“Atta boy!” Harbeck bellowed as he walked backwards toward the gates. “Pour it on ‘em! Let them have it!”


Jerrick gritted his teeth. Like a man possessed, he pumped round after round into the oncoming force. Death and destruction followed every trigger pull of his weapon. As one, the three combatants providing covering fire moved backwards toward the supposed safety of the city gates.

For a moment, between their superior fire power, it almost looked as though they would make it back to the relative safety of the city gates. Then the horde wised up to their tactics and decided to send their own projectiles at the retreating trio.

Spears, arrows and rocks peppered the ground around their retreat. Jerrick chanced a look behind him to see that the others had nearly reached the gates.

A monstrous bellow made him look back toward the enemy that surged forward. It seemed for every soldier they managed to obliterate, three more took its place.

The roar came again. Jerrick looked to his left, where a giant hurled a spear too small for his hand. In slow motion, Jerrick saw the spear travel through the air and strike Jordan’s left leg.

“UGHHH!” she screamed in pain as she went down to the desert ground.

An arrow flashed in front of Jerrick, nearly taking off his head. He ignored the weapons burying themselves in the sand around him and ran to Jordan.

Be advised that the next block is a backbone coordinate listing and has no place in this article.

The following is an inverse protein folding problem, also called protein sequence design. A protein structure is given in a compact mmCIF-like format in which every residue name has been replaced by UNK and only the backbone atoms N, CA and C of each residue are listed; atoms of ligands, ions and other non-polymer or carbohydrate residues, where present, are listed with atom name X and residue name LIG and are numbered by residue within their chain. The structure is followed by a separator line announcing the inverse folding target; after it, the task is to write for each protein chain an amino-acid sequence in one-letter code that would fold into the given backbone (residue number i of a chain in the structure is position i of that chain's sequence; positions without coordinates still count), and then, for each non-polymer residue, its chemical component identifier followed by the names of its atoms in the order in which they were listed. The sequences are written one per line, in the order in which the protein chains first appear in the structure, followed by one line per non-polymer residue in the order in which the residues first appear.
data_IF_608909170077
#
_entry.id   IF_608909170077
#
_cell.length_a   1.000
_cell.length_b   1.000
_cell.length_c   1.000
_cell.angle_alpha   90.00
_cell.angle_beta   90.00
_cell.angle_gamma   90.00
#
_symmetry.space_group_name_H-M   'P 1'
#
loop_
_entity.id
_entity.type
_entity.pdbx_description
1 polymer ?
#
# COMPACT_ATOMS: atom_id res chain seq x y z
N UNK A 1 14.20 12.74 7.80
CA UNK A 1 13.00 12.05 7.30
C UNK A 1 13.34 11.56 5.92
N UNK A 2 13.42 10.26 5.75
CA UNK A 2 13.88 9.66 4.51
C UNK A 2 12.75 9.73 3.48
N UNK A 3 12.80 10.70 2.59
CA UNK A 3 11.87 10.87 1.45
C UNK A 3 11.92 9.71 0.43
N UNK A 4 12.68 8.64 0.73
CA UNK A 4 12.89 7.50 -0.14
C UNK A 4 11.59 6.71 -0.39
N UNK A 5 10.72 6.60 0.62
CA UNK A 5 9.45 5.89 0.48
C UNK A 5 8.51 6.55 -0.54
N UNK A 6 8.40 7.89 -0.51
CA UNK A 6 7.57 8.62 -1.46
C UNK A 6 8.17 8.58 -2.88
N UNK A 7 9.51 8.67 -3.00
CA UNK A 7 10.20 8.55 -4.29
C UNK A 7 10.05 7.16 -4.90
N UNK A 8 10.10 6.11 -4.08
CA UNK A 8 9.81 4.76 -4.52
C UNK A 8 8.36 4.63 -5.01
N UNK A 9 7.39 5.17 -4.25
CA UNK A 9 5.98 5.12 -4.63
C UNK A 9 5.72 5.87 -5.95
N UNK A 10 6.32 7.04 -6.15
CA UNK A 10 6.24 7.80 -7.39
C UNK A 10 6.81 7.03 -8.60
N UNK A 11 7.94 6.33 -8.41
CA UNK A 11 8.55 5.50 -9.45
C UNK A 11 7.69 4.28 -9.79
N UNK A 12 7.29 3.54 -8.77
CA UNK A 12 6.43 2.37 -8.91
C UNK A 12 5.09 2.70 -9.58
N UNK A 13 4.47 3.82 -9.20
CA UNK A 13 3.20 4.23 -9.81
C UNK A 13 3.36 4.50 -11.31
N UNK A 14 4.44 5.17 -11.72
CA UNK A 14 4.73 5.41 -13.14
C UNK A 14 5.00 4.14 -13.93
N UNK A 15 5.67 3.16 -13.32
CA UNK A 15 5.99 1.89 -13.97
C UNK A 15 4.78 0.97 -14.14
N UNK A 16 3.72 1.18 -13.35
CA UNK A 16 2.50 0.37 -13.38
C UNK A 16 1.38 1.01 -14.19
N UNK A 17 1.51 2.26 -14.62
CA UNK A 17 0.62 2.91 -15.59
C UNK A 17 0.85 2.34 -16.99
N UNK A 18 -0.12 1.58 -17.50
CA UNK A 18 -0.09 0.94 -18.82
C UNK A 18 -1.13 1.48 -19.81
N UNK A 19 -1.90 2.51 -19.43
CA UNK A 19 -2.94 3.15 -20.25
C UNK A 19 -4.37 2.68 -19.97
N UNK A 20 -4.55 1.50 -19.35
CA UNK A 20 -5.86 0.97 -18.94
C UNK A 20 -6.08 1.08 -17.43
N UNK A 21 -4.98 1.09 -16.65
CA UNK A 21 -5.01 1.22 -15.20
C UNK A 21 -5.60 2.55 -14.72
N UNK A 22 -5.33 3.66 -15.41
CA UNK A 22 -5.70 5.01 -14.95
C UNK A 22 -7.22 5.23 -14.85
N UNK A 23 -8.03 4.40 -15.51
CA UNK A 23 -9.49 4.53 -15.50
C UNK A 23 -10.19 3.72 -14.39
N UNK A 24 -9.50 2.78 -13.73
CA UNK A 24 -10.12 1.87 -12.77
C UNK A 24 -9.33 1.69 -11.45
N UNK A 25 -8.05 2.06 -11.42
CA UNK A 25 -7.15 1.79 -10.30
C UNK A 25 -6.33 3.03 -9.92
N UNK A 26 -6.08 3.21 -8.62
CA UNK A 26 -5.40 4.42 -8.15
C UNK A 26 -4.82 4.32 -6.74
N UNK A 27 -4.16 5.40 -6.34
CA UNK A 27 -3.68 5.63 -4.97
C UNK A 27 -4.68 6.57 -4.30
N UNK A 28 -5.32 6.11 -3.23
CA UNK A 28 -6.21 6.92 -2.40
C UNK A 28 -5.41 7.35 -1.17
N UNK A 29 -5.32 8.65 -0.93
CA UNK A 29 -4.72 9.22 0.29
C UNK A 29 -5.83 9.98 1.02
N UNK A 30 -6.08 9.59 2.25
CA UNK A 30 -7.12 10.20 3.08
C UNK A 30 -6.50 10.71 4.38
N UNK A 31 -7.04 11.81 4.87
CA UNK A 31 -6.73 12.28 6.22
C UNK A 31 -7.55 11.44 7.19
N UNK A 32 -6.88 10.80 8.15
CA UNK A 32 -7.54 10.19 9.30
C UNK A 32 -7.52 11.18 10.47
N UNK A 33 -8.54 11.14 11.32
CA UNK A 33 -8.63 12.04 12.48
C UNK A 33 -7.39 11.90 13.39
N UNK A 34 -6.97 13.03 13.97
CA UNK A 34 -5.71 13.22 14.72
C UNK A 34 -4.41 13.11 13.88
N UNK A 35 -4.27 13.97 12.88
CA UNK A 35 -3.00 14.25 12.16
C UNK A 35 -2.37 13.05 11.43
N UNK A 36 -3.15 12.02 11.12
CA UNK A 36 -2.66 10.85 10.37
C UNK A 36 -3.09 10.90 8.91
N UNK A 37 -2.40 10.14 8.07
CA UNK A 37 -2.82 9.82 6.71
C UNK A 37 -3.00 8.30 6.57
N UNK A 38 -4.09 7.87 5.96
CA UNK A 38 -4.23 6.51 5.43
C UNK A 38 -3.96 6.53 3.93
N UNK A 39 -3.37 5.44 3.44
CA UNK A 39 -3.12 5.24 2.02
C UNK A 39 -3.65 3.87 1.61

“I’ll shield you; get her up!” Harbeck said, positioning his Mecha in front of Jordan and Jerrick.

The primitive weapons glanced off Harbeck’s armor, making hard smacking noises.

Jerrick raced to Jordan, skidding to a halt beside her. He powered down his gloves, looking at her wound. She was fortunate the spear hadn’t impaled itself on her leg. There was a bad-looking graze ripping her pants open at the thigh. A few more inches to the left and it would have skewered her leg like a shish kabob.

“I got you,” Jerrick said. He lifted Jordan over his shoulder. “Let’s go!”

The enemy horde closed in around them. Without Jerrick’s and Jordan’s weapons to help, they had no chance of holding back the enemy army.

“Grrrr!” Jordan roared. “I’m better than that, I’m better than that! I can still fight! Give me my weapon!”